City of Vancouver dogged by pet-ticketing allegations
Sarah Allan, dog owner and walker, at Guelph Park in Vancouver, B.C. on Wednesday February 19, 2014. Sarah Allan was confronted by an Animal Control Officer for having her dog off leash. After she refused to accept the fine, the officer followed her home. (CARMINE MARINELLI/ 24 HOURS)
Vancouver Mayor Gregor Robertson is looking into complaints from dog owners that animal control enforcement officers are taking their duties too far in tailing some rule-breakers to their homes.
On Thursday, Robertson stressed the importance that enforcement officers are identifiable in public after an allegation one officer didn’t identify himself. However, he pointed out complaints against off-leash and untagged dogs far outweigh those levied against enforcement officers.
“This case is one I’d be interested in hearing more from staff about,” Robertson said. “We have a lot of complaints incoming — it’s very rare that they’re about an animal control officer.”
Dog owners Murray Richardson and Sarah Allan both said they were confronted by officers — who ended up trying to find them at their homes when they left in a hurry — for off-leash and no-tag offences earlier this month.
Steve Simmonds, the city’s Animal Control Services manager, said it’s extremely rare officers hand out tickets — only about 100 times annually compared to the 30,000 calls received.
In cases where animal owners speak with the officers, it’s likely they’d just receive a warning. But if an owner attempts to flee, the officers might be forced to employ a “last resort” and follow them, he said.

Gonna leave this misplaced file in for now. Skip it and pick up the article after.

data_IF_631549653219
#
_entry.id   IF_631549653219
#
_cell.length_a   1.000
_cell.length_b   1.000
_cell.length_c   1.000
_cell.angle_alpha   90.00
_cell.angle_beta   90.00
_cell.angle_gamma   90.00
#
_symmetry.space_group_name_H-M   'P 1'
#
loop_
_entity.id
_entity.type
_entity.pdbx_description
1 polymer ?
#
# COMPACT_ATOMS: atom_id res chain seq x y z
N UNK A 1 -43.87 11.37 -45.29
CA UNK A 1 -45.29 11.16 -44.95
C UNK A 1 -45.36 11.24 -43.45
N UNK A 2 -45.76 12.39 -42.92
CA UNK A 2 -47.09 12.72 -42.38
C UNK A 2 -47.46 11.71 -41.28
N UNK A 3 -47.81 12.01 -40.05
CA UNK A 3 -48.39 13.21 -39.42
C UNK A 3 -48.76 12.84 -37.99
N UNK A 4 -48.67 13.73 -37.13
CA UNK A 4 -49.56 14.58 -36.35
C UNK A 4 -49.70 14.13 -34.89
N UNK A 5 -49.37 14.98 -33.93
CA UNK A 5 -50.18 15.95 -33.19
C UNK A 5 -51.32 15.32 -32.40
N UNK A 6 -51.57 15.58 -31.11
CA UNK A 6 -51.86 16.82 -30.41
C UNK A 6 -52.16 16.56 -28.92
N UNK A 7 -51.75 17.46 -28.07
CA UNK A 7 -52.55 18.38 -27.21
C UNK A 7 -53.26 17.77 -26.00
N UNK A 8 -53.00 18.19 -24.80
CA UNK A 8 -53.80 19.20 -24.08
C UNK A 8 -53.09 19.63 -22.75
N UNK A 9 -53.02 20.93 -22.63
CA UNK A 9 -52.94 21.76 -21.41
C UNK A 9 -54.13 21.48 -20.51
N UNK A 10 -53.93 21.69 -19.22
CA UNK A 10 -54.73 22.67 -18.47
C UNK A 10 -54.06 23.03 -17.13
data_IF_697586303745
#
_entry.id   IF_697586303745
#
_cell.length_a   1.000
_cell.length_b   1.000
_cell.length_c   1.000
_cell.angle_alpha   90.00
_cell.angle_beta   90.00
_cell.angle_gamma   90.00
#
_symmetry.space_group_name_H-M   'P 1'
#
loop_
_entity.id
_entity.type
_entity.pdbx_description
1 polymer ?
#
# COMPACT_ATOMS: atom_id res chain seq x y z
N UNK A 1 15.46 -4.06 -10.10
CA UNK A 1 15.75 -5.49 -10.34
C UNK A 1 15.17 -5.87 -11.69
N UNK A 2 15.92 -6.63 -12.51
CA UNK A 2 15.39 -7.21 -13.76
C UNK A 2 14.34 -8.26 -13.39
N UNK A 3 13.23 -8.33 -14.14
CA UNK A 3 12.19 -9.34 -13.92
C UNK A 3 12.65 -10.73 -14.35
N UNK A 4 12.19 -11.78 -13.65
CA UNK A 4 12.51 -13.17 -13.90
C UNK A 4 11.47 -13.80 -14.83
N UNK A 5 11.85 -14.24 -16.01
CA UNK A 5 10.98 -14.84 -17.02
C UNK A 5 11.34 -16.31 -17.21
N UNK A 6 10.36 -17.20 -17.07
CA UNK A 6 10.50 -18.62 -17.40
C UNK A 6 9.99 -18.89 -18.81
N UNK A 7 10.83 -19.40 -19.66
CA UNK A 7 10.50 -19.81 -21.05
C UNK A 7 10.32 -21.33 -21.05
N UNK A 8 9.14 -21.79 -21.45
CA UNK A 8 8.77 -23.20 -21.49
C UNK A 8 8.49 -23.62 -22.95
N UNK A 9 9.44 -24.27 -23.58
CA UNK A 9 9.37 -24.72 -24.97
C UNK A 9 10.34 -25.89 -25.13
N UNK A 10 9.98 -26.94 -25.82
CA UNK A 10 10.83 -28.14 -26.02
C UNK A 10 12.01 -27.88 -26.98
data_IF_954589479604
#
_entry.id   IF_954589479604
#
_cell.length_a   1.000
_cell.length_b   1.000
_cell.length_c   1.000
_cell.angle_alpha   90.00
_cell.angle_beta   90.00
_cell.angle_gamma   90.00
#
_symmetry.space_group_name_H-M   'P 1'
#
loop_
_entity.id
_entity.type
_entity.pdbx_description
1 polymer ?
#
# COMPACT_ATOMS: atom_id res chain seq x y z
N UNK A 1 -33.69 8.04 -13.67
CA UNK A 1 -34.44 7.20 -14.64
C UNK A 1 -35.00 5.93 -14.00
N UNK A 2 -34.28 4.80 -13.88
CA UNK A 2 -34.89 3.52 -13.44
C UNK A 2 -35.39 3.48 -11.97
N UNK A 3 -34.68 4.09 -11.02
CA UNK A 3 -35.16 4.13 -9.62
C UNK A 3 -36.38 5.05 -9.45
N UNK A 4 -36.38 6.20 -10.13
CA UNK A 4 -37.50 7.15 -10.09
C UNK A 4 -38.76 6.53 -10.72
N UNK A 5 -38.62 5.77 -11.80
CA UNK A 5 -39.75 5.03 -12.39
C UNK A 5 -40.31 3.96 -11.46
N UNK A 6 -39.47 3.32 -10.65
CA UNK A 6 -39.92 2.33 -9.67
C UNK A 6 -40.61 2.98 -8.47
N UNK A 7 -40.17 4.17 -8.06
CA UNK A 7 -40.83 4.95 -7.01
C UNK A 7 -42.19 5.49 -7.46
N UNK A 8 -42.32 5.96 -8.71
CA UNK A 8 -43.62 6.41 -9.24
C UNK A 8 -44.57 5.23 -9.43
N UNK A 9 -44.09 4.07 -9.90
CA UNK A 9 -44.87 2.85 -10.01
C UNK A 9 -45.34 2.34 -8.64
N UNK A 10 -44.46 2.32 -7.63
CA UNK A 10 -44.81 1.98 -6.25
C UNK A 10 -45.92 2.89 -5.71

“The part about following people — that would be one of the methods we might have to resort to if people refuse to have a conversation,” Simmonds said, adding the intention is not to harass.
“Our staff would perhaps look for a licence plate number or home address. Generally, our preference would be to speak to people and educate them about the bylaws.”
He pointed to a recent case where an off-leash dog left a boy severely injured when he was bitten in the stomach.
On average, the city gets 600 calls annually for aggressive animal behaviour, including bites.
Additionally, Simmonds said it’s estimated only 20 percent of dogs in the city are properly registered with tags — something crucial to reuniting lost or missing dogs with owners.
He couldn’t comment on the specific allegations, but added the city’s nine officers each have an average of 15 years’ experience and are trained to identify themselves when speaking to the public.